Quince Paste – Cotognata


My daughter Amanda had given me these beautiful antique Sicilian ceramic molds she had purchased.  I immediately fell in love with the designs on them.  They have been used since medieval times to make quince paste, considered a luxury food at that time because only the rich that could afford sugar.  Most quince paste (membrillo paste in Spanish) that is available commercially, is very thick and bland in flavor.  The process for making quince paste is not difficult, and homemade quince paste is way more delicious.  And think about all the beautiful shapes you can present it in. 

Some recipes call for cutting the raw quince in pieces and then boiling.  I found this process to be laborious because raw quince is hard and difficult to cut.  Boiling the quince whole makes it much easier to handle and there is less waste.   This recipe uses the least amount of sugar necessary, 700 grams per 1000 grams (1kilo) of fruit pulp.  Most recipes use equal amounts of sugar and fruit (1 kilo quince to 1000 grams sugar), which is way too sweet for my liking.  However, the more sugar added, the quicker the quince paste will set. 

You don’t need the traditional fancy molds to make the paste in.  Nonstick tart tins work best but any small, shallow metal form will work.  The paste needs to set covered in the sun for 5 to 7 days.  This is to prevent any insects or other predators from munching on your goodies.  I usually make one test mold to determine if the paste has properly set.  I also recommend making the paste no thicker than 1-inch, otherwise it will take longer to set. 

Quince Paste – Cotognata

Difficulty Rating: Easy

6 quinces (about 3 pounds)
3 tablespoons lemon juice
2 whole cloves (optional)
1 teaspoon lemon zest
1 teaspoon orange zest
1/4 teaspoon cinnamon
Bay leaves (optional)
Special Equipment Needed:  Small metal or ceramic molds, tart tins, or brioche molds. A food scale to get exact sugar measurements.


Wash quinces, place in a large pot and cover with water.  Bring to a boil, reduce heat to medium and cook covered for 40 minutes.  Drain quinces and let cool.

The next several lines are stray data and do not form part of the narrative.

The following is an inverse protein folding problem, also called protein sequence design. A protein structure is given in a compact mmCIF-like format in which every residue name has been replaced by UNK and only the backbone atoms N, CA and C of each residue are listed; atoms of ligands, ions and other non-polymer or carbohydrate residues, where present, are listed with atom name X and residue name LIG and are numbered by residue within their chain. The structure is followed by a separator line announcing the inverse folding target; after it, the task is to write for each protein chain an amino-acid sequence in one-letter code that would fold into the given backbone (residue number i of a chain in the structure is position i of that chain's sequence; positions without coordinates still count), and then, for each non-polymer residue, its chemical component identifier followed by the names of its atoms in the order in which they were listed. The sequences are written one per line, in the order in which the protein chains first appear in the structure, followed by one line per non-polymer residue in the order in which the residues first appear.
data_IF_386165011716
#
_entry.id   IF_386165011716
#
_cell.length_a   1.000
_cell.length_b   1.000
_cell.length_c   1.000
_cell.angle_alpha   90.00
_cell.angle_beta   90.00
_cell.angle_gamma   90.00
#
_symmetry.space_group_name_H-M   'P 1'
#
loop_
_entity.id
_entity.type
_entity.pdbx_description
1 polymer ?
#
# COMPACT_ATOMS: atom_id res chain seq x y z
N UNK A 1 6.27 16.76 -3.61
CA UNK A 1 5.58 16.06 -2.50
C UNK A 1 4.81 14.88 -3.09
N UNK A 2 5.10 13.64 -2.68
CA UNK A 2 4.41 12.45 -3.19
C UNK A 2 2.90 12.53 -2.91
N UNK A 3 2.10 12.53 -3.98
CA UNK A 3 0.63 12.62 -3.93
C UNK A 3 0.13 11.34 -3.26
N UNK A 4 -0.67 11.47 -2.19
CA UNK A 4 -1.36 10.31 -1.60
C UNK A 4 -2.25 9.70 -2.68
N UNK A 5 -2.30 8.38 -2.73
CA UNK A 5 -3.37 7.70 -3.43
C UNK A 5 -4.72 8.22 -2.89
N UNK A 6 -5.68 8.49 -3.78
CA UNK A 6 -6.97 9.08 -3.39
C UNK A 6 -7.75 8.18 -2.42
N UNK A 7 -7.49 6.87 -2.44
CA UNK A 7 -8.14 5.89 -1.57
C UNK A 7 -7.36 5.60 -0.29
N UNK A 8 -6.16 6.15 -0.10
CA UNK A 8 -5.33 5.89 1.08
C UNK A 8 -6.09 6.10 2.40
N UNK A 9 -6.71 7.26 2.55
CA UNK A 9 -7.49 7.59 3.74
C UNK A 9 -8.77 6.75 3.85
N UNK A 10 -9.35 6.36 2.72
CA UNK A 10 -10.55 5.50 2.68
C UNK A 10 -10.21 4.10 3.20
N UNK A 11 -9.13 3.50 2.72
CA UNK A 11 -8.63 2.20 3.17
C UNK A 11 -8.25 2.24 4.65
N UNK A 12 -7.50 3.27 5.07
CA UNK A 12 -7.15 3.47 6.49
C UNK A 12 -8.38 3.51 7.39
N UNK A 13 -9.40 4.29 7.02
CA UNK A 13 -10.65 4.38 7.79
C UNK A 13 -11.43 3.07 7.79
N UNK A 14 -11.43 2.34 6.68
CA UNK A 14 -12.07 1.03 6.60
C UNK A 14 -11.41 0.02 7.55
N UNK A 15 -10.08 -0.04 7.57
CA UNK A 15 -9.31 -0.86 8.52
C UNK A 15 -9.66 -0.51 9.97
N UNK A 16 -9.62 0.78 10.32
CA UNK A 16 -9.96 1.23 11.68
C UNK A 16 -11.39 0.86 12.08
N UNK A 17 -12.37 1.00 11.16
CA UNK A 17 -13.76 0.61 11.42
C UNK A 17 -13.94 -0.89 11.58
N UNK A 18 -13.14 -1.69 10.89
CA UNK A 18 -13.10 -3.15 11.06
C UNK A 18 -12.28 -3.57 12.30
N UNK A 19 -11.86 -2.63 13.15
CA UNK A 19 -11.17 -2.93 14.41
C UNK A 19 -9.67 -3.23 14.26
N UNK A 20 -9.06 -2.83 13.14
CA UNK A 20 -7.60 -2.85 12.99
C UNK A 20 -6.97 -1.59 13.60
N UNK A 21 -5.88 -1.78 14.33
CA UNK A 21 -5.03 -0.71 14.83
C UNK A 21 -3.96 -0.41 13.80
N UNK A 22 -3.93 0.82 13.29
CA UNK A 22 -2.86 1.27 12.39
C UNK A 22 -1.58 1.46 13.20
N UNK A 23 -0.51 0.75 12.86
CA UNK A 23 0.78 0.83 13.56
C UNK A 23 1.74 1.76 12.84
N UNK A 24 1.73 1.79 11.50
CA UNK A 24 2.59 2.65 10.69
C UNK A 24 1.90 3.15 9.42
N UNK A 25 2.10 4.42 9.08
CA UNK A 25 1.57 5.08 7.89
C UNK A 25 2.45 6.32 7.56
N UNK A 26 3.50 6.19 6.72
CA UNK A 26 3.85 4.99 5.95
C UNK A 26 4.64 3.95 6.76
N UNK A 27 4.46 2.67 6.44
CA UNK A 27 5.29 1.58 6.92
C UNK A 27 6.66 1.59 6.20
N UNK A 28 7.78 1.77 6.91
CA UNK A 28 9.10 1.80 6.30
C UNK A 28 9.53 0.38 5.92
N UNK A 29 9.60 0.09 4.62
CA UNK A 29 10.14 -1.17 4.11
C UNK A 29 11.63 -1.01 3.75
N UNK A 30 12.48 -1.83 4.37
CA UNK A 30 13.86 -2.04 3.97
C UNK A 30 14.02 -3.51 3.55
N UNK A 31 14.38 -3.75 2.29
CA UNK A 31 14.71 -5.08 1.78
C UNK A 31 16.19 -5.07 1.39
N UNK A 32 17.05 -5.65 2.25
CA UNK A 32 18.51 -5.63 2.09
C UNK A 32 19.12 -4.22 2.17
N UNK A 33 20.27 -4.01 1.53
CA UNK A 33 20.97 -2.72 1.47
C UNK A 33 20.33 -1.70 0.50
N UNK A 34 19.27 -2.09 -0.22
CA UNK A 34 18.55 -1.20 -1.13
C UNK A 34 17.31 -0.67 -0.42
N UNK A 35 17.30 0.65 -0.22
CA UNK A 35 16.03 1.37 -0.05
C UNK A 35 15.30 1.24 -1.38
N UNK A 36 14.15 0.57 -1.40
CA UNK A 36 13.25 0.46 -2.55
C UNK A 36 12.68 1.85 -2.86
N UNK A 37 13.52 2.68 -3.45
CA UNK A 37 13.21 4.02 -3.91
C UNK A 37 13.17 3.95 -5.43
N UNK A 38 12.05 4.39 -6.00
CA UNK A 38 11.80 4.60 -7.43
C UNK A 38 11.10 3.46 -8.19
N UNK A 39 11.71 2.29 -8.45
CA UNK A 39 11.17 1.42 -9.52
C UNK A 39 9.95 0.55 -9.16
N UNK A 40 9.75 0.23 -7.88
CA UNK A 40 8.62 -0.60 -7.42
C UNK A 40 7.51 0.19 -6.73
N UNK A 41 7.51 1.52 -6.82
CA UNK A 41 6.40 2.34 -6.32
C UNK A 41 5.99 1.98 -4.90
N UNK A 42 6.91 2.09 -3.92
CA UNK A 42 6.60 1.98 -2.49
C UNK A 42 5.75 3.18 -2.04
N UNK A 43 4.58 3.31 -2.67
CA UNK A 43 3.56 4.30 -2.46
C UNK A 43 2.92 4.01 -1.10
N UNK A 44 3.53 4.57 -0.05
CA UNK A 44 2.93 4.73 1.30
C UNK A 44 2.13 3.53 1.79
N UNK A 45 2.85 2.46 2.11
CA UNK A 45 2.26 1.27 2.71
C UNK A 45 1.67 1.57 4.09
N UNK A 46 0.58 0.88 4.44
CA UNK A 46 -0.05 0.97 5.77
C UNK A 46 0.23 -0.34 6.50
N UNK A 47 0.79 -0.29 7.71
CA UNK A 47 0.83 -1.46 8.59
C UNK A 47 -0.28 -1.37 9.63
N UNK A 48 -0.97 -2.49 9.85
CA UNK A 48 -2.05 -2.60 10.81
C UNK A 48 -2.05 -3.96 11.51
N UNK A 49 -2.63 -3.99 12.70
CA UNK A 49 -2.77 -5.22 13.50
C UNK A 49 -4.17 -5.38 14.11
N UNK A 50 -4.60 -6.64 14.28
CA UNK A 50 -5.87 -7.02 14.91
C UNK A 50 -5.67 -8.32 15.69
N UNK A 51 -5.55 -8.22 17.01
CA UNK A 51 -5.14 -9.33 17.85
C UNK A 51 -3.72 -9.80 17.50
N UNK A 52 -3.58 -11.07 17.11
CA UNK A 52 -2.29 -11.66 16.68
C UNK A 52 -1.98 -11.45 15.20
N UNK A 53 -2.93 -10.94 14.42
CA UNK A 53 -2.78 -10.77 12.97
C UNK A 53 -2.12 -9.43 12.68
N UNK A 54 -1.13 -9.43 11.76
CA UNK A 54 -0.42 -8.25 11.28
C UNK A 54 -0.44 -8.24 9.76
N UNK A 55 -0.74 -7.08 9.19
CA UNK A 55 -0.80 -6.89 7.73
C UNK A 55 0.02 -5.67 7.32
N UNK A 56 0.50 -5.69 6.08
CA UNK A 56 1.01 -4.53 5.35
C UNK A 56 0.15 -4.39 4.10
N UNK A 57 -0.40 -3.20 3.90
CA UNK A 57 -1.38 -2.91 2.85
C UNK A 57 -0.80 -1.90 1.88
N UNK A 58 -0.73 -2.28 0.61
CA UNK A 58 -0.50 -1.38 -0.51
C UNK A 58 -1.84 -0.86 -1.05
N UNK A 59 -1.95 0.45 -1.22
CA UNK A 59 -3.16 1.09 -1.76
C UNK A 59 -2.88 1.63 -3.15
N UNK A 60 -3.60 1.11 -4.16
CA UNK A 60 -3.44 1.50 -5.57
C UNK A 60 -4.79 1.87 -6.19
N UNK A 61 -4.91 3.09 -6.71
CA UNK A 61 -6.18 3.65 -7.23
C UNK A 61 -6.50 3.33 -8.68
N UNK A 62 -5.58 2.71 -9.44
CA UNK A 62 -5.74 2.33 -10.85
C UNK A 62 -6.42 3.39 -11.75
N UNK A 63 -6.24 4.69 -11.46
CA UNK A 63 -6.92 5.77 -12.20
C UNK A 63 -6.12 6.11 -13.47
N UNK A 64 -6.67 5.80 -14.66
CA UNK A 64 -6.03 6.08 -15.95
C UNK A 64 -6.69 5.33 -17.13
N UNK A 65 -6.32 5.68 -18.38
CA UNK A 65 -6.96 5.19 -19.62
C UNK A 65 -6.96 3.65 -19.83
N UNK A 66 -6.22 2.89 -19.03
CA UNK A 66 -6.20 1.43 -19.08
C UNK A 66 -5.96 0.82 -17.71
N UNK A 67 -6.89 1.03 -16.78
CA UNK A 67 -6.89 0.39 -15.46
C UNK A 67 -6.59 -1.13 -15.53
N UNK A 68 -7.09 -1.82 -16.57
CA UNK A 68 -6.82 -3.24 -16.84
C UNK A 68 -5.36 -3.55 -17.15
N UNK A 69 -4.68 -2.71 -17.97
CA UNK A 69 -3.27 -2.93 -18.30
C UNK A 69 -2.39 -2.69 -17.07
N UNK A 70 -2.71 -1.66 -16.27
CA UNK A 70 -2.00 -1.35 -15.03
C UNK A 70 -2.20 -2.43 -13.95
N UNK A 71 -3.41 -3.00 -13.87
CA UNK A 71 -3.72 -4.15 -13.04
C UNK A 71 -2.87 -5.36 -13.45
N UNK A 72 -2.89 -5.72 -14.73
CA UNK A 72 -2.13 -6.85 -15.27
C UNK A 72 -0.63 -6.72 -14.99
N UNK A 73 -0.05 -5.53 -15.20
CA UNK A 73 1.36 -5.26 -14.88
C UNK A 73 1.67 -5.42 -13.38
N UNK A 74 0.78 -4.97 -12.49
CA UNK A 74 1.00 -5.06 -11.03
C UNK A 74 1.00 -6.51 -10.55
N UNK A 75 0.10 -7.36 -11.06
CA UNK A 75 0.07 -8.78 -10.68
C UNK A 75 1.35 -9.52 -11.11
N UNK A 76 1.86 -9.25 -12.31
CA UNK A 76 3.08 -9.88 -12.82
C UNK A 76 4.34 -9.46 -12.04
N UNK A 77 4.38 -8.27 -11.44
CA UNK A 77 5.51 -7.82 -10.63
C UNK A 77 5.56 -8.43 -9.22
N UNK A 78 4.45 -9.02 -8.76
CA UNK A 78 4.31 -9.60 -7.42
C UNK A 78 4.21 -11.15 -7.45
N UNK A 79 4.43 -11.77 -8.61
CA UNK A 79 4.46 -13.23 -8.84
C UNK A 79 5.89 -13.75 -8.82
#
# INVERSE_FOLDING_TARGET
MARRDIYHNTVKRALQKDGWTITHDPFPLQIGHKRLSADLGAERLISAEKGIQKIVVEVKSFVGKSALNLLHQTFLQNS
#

Peel each quince, cut into quarters, remove core and any hard parts.  Place the pulp into a bowl. 

At this point you need to weigh the pulp to determine the correct amount of sugar you will need.  The typical base recipe calls for 700 to 1000 grams of sugar per 1000 grams (1 kilo) of pulp.  In this recipe the pulp weighs 971 grams, multiplied by .07 (971 grams x .07 = 679.7); equals about 680.  Therefore, the amount of sugar needed for this recipe is 680 grams. 

Place the quince pulp in a food processor and process until smooth, about 8 to 10 minutes. 

Combine the pulp, sugar, lemon juice, zests, and cinnamon in a heavy pot.  Bring to a low boil, reduce heat to low and cook for 30 to 35 minutes, stirring constantly with a wooden spoon. 

The mixture will become very thick and dark in color.

Fill each mold with the quince mixture no higher than 1-inch. 

Place the molds on a flat board and cover with a light, lint-free dish towel.  Place outside in direct sunlight for 5 to 7 days.  The middle of the molds should feel dense when pressed.  Unmold using the tip of a butter knife.  Store in an airtight container with several bay leaves.  Refrigerate up to 5 months. Serve with cheese and or prosciutto on thin slices of Italian bread or crackers.

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